A nervous speaker has a certain MO: a tell-tale way of letting the audience know he’s nervous. Maybe it’s reading from his notes, or avoiding eye contact and looking over people’s heads. A nervous speaker will do just about anything to avoid interacting with his audience.
That’s a shame, because audience participation is a sure-fire way to keep your listeners engaged. It’s also a great way to make your presentation more entertaining and memorable—for them and for you.
Public Speakers Involve Their Audience
Strong public speakers know how and when to involve their audience. Whether it’s telling the audience a story or inviting them to tell you a story, you can’t go wrong by drawing everyone in the room into your presentation. If you’re stumped for ideas on how to do it, try one of these Audience Participation Ideas:
The Warm-up: Audience participation should never feel forced, and you don’t ever want someone to feel as though they’re being put on the spot. A well-crafted presentation is a lot like a conversation, and naturally you want your listeners to be a part of it. So think of an appropriate way to make the audience feel like they’re a part of the discussion right from the beginning.
Taking an informal poll is a popular method. (“By a show of hands, how many people eat pizza at least once a month?”) This is a good technique for light-hearted topics or questions whose answers won’t cause embarrassment to the people who raise their hands. If you think the people in your audience may be hesitant to participate in your group poll, give them an alternative. For example, with Poll Everywhere you can ask your audience a question and they can respond by text, Twitter, or a Web browser. The results of your poll then appear on the Web or in your Powerpoint presentation.
The Inclusion. Ask open-ended questions that just about everyone in your audience has an answer to. Instead of asking how many people eat pizza at least once a month, invite them to tell you about their most recent restaurant experience. By asking inclusive questions, you allow members of the audience to get to know and identify with one another.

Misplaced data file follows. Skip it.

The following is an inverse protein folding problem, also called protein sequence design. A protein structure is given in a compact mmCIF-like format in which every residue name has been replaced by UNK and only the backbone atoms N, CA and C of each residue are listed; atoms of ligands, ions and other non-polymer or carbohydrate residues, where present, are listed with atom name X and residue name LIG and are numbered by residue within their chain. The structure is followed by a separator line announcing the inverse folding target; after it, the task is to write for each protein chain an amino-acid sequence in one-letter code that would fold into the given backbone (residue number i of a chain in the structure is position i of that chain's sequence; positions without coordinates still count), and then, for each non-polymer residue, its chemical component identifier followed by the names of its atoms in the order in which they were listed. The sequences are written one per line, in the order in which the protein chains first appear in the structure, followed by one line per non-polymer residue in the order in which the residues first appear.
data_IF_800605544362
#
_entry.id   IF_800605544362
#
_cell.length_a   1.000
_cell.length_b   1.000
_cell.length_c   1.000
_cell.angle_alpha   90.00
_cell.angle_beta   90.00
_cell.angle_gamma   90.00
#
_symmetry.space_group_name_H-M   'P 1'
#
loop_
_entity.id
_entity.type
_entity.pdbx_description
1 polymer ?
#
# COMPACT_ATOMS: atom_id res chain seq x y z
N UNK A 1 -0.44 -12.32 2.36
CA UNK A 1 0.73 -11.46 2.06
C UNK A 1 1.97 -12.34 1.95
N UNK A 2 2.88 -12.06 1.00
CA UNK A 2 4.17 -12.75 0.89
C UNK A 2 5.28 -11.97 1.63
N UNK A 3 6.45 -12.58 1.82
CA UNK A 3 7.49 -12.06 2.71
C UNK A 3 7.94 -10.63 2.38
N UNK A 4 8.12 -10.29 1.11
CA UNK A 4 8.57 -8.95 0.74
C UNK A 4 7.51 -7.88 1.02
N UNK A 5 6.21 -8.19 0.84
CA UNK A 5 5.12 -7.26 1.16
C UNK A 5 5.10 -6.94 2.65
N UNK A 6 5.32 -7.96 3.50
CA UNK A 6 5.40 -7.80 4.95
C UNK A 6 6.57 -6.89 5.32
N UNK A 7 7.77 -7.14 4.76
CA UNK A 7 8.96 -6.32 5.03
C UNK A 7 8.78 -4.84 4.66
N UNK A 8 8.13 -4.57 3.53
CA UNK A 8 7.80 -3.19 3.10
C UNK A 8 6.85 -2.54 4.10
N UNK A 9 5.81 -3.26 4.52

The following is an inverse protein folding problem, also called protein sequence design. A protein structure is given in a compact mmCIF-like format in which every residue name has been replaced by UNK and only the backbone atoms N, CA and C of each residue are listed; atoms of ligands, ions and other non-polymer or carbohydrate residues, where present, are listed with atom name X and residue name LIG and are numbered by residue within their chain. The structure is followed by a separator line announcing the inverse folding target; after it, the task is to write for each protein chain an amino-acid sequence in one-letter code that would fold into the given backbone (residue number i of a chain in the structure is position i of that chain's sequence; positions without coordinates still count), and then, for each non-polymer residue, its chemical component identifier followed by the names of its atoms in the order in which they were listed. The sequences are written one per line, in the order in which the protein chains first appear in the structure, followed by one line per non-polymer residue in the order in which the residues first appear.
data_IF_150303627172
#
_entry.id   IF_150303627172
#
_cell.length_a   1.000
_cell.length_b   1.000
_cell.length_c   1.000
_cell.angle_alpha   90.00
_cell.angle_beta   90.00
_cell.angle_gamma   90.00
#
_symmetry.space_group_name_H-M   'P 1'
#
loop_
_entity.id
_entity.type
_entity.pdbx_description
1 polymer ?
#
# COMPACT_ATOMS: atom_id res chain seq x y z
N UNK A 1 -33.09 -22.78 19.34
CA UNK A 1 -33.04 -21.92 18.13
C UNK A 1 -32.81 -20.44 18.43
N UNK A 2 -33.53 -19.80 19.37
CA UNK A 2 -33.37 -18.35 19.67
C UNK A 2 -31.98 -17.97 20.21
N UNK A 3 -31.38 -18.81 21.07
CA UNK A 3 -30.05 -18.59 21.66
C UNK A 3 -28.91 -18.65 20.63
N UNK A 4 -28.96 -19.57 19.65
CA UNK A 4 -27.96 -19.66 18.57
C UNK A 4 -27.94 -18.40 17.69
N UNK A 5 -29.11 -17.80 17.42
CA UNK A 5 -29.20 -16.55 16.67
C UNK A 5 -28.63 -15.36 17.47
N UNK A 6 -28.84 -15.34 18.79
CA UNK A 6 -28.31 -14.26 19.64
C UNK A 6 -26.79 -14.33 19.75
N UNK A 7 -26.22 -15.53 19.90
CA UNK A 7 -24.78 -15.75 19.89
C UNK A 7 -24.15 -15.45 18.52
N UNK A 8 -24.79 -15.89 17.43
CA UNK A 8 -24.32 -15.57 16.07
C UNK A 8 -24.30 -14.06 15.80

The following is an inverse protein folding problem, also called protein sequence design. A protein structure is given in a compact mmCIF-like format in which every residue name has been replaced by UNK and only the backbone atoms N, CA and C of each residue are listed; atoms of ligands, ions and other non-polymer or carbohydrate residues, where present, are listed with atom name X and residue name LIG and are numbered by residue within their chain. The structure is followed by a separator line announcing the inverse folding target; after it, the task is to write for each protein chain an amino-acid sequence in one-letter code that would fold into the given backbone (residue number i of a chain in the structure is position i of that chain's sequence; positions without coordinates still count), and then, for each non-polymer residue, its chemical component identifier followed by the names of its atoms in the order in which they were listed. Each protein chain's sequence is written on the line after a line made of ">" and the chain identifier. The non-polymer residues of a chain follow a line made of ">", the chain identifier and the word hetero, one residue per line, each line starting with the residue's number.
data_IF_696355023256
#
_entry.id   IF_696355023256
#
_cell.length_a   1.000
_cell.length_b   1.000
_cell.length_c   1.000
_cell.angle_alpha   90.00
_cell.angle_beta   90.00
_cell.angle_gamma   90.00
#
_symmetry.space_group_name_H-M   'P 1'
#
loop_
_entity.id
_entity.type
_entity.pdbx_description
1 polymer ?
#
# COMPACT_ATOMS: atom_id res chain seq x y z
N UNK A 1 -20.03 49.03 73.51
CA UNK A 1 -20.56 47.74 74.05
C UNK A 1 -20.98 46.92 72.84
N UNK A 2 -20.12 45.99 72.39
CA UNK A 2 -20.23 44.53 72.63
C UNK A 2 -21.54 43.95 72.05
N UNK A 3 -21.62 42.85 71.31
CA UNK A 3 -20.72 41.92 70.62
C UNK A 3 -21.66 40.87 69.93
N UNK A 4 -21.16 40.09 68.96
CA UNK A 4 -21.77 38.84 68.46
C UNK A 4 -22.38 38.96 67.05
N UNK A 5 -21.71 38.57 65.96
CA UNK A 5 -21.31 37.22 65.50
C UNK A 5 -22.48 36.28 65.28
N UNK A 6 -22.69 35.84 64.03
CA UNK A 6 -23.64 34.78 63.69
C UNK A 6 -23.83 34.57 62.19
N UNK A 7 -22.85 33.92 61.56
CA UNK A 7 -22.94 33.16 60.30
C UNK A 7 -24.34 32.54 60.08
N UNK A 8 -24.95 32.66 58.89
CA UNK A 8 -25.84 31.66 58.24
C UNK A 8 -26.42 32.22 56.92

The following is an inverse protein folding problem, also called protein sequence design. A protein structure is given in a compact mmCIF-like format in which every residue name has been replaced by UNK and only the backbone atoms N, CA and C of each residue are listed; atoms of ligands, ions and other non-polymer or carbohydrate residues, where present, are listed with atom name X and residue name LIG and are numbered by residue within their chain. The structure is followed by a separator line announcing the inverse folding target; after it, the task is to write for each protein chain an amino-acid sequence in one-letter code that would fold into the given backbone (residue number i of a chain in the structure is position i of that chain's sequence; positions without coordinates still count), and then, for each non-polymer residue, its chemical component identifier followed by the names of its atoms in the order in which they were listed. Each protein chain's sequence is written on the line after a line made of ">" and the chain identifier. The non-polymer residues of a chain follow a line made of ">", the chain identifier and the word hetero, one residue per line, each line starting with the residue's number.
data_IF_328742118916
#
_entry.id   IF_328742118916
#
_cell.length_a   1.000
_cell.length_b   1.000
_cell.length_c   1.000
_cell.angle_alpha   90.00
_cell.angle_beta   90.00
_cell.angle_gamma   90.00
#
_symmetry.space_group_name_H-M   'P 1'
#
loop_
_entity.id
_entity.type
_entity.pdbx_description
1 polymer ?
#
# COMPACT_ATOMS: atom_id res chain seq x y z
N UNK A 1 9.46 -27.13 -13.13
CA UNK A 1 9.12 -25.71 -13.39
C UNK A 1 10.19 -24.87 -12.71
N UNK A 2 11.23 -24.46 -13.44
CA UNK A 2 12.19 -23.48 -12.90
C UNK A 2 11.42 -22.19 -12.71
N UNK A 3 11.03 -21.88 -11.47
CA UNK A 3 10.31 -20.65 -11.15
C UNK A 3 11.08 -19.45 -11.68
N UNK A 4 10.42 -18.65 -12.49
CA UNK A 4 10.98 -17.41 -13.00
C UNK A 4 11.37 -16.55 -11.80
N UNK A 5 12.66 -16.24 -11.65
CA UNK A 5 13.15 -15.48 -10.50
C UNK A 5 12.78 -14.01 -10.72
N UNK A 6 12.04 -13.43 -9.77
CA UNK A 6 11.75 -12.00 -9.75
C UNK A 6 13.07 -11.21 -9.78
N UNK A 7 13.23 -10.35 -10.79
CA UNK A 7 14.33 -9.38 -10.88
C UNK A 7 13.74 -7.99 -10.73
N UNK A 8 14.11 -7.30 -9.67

The One-on-One Q&A. You may be a confident public speaker, but not everyone in your audience shares your ability and they may be hesitant to ask questions in front of a group. A great way to address this is with technology. Sli.do and Blyve are nifty tools that allow people to submit their questions with their smart phones. You set up an event code for your members to join on their phones, and then they submit questions either anonymously or with their name during your presentation.
The Table-Turner. Nothing livens up an audience quite like finding volunteers to lend you a hand. Suddenly an audience member becomes the presenter and the unpredictability of that sparks a very unique energy. How can you involve the audience this way? Invite people onto stage and have them role play to illustrate a point, or divide them into groups for an activity and then have them report their findings. Anytime you can get make your audience a part of the presentation is a good thing.
The Live Tweet. Encouraging your audience to send out live tweets during a presentation is a smart way to get people engaged, with the added benefit of reaching people who couldn’t make it to the presentation. Studies have shown that, much like taking notes, live tweeting during a presentation is actually beneficial in retaining the information they’re being given. Plus, they’re sharing what they’re hearing. (Let’s hear it for free advertising!)
Here’s how you can get live Tweeting working for you: Create a hashtag for the presentation and ask your audience to use it. Delegate someone to be a Twitter monitor for the duration of the presentation and have them alert you when people in the audience have questions or points they’d like you to discuss.
By providing opportunities for your audience to get involved in your presentation, you’re building a meaningful relationship that will keep them engaged. And don’t forget to recognize an audience member’s contribution by acknowledging its value to the overall conversation. Even better, refer back to participants’ contributions further into your presentation. It shows them you haven’t forgotten about the question or point they brought up, and that you appreciate their involvement.